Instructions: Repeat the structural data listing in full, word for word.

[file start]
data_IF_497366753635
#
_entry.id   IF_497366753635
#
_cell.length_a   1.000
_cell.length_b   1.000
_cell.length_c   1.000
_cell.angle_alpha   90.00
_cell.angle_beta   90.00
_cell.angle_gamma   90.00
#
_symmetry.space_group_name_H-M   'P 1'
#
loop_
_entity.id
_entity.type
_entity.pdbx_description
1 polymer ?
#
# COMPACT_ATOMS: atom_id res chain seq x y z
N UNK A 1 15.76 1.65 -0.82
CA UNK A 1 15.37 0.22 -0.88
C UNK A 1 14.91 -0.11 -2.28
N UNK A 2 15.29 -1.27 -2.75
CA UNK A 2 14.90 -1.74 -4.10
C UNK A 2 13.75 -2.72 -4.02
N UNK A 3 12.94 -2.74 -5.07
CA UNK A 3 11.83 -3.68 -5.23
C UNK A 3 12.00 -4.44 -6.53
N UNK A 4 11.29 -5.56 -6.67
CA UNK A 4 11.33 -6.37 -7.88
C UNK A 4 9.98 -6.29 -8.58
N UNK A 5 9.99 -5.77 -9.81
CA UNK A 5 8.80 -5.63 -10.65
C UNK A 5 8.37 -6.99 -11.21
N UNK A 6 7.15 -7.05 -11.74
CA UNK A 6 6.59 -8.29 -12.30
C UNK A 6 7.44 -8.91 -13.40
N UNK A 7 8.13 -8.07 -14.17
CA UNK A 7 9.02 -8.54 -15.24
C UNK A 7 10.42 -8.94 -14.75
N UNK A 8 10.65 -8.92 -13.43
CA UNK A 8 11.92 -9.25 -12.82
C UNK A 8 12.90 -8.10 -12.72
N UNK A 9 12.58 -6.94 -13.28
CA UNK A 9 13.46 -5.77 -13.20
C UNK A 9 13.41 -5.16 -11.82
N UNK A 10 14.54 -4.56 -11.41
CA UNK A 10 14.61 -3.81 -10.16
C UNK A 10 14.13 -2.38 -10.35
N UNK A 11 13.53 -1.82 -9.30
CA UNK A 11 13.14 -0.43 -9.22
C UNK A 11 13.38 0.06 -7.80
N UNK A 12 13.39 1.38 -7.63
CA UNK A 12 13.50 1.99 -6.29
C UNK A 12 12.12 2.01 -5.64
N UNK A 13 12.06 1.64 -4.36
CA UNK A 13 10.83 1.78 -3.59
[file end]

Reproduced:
data_IF_497366753635
#
_entry.id   IF_497366753635
#
_cell.length_a   1.000
_cell.length_b   1.000
_cell.length_c   1.000
_cell.angle_alpha   90.00
_cell.angle_beta   90.00
_cell.angle_gamma   90.00
#
_symmetry.space_group_name_H-M   'P 1'
#
loop_
_entity.id
_entity.type
_entity.pdbx_description
1 polymer ?
#
# COMPACT_ATOMS: atom_id res chain seq x y z
N UNK A 1 15.76 1.65 -0.82
CA UNK A 1 15.37 0.22 -0.88
C UNK A 1 14.91 -0.11 -2.28
N UNK A 2 15.29 -1.27 -2.75
CA UNK A 2 14.90 -1.74 -4.10
C UNK A 2 13.75 -2.72 -4.02
N UNK A 3 12.94 -2.74 -5.07
CA UNK A 3 11.83 -3.68 -5.23
C UNK A 3 12.00 -4.44 -6.53
N UNK A 4 11.29 -5.56 -6.67
CA UNK A 4 11.33 -6.37 -7.88
C UNK A 4 9.98 -6.29 -8.58
N UNK A 5 9.99 -5.77 -9.81
CA UNK A 5 8.80 -5.63 -10.65
C UNK A 5 8.37 -6.99 -11.21
N UNK A 6 7.15 -7.05 -11.74
CA UNK A 6 6.59 -8.29 -12.30
C UNK A 6 7.44 -8.91 -13.40
N UNK A 7 8.13 -8.07 -14.17
CA UNK A 7 9.02 -8.54 -15.24
C UNK A 7 10.42 -8.94 -14.75
N UNK A 8 10.65 -8.92 -13.43
CA UNK A 8 11.92 -9.25 -12.82
C UNK A 8 12.90 -8.10 -12.72
N UNK A 9 12.58 -6.94 -13.28
CA UNK A 9 13.46 -5.77 -13.20
C UNK A 9 13.41 -5.16 -11.82
N UNK A 10 14.54 -4.56 -11.41
CA UNK A 10 14.61 -3.81 -10.16
C UNK A 10 14.13 -2.38 -10.35
N UNK A 11 13.53 -1.82 -9.30
CA UNK A 11 13.14 -0.43 -9.22
C UNK A 11 13.38 0.06 -7.80
N UNK A 12 13.39 1.38 -7.63
CA UNK A 12 13.50 1.99 -6.29
C UNK A 12 12.12 2.01 -5.64
N UNK A 13 12.06 1.64 -4.36
CA UNK A 13 10.83 1.78 -3.59